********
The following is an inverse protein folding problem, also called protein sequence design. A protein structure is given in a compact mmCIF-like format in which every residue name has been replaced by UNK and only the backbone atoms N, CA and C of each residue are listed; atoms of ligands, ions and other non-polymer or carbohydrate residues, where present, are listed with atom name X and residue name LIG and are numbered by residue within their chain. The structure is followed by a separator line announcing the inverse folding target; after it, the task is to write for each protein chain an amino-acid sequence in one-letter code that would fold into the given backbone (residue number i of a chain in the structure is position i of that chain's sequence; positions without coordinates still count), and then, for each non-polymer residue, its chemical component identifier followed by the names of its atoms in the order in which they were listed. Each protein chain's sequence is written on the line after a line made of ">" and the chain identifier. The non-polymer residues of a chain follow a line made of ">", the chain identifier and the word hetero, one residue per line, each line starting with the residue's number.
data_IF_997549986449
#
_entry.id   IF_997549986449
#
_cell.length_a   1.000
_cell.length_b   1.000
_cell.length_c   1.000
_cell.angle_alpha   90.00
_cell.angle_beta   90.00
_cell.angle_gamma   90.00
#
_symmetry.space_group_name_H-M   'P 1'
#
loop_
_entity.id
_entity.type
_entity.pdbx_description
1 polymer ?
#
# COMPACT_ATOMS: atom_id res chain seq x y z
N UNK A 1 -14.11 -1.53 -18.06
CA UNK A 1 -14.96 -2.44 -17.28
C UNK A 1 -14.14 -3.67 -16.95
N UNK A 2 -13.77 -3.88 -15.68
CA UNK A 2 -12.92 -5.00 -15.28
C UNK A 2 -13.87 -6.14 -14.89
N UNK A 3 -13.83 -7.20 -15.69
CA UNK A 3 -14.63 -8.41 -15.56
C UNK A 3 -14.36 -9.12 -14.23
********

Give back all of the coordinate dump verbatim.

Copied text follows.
The following is an inverse protein folding problem, also called protein sequence design. A protein structure is given in a compact mmCIF-like format in which every residue name has been replaced by UNK and only the backbone atoms N, CA and C of each residue are listed; atoms of ligands, ions and other non-polymer or carbohydrate residues, where present, are listed with atom name X and residue name LIG and are numbered by residue within their chain. The structure is followed by a separator line announcing the inverse folding target; after it, the task is to write for each protein chain an amino-acid sequence in one-letter code that would fold into the given backbone (residue number i of a chain in the structure is position i of that chain's sequence; positions without coordinates still count), and then, for each non-polymer residue, its chemical component identifier followed by the names of its atoms in the order in which they were listed. Each protein chain's sequence is written on the line after a line made of ">" and the chain identifier. The non-polymer residues of a chain follow a line made of ">", the chain identifier and the word hetero, one residue per line, each line starting with the residue's number.
data_IF_997549986449
#
_entry.id   IF_997549986449
#
_cell.length_a   1.000
_cell.length_b   1.000
_cell.length_c   1.000
_cell.angle_alpha   90.00
_cell.angle_beta   90.00
_cell.angle_gamma   90.00
#
_symmetry.space_group_name_H-M   'P 1'
#
loop_
_entity.id
_entity.type
_entity.pdbx_description
1 polymer ?
#
# COMPACT_ATOMS: atom_id res chain seq x y z
N UNK A 1 -14.11 -1.53 -18.06
CA UNK A 1 -14.96 -2.44 -17.28
C UNK A 1 -14.14 -3.67 -16.95
N UNK A 2 -13.77 -3.88 -15.68
CA UNK A 2 -12.92 -5.00 -15.28
C UNK A 2 -13.87 -6.14 -14.89
N UNK A 3 -13.83 -7.20 -15.69
CA UNK A 3 -14.63 -8.41 -15.56
C UNK A 3 -14.36 -9.12 -14.23